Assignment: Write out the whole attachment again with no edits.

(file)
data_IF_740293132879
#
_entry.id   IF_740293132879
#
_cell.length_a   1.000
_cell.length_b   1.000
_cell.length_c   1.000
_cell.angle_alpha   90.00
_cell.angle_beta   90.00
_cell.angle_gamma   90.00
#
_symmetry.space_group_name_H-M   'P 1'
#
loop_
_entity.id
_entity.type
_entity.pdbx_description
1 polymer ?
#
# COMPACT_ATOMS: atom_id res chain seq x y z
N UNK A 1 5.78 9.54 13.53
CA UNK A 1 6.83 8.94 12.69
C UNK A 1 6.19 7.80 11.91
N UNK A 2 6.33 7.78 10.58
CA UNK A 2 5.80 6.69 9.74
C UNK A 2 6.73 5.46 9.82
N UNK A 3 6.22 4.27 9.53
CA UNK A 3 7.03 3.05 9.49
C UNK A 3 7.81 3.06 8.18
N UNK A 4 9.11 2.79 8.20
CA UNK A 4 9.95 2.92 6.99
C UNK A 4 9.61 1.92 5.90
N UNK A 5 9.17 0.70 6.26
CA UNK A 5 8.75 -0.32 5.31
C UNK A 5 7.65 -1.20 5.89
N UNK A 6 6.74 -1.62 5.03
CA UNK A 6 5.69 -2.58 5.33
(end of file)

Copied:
data_IF_740293132879
#
_entry.id   IF_740293132879
#
_cell.length_a   1.000
_cell.length_b   1.000
_cell.length_c   1.000
_cell.angle_alpha   90.00
_cell.angle_beta   90.00
_cell.angle_gamma   90.00
#
_symmetry.space_group_name_H-M   'P 1'
#
loop_
_entity.id
_entity.type
_entity.pdbx_description
1 polymer ?
#
# COMPACT_ATOMS: atom_id res chain seq x y z
N UNK A 1 5.78 9.54 13.53
CA UNK A 1 6.83 8.94 12.69
C UNK A 1 6.19 7.80 11.91
N UNK A 2 6.33 7.78 10.58
CA UNK A 2 5.80 6.69 9.74
C UNK A 2 6.73 5.46 9.82
N UNK A 3 6.22 4.27 9.53
CA UNK A 3 7.03 3.05 9.49
C UNK A 3 7.81 3.06 8.18
N UNK A 4 9.11 2.79 8.20
CA UNK A 4 9.95 2.92 6.99
C UNK A 4 9.61 1.92 5.90
N UNK A 5 9.17 0.70 6.26
CA UNK A 5 8.75 -0.32 5.31
C UNK A 5 7.65 -1.20 5.89
N UNK A 6 6.74 -1.62 5.03
CA UNK A 6 5.69 -2.58 5.33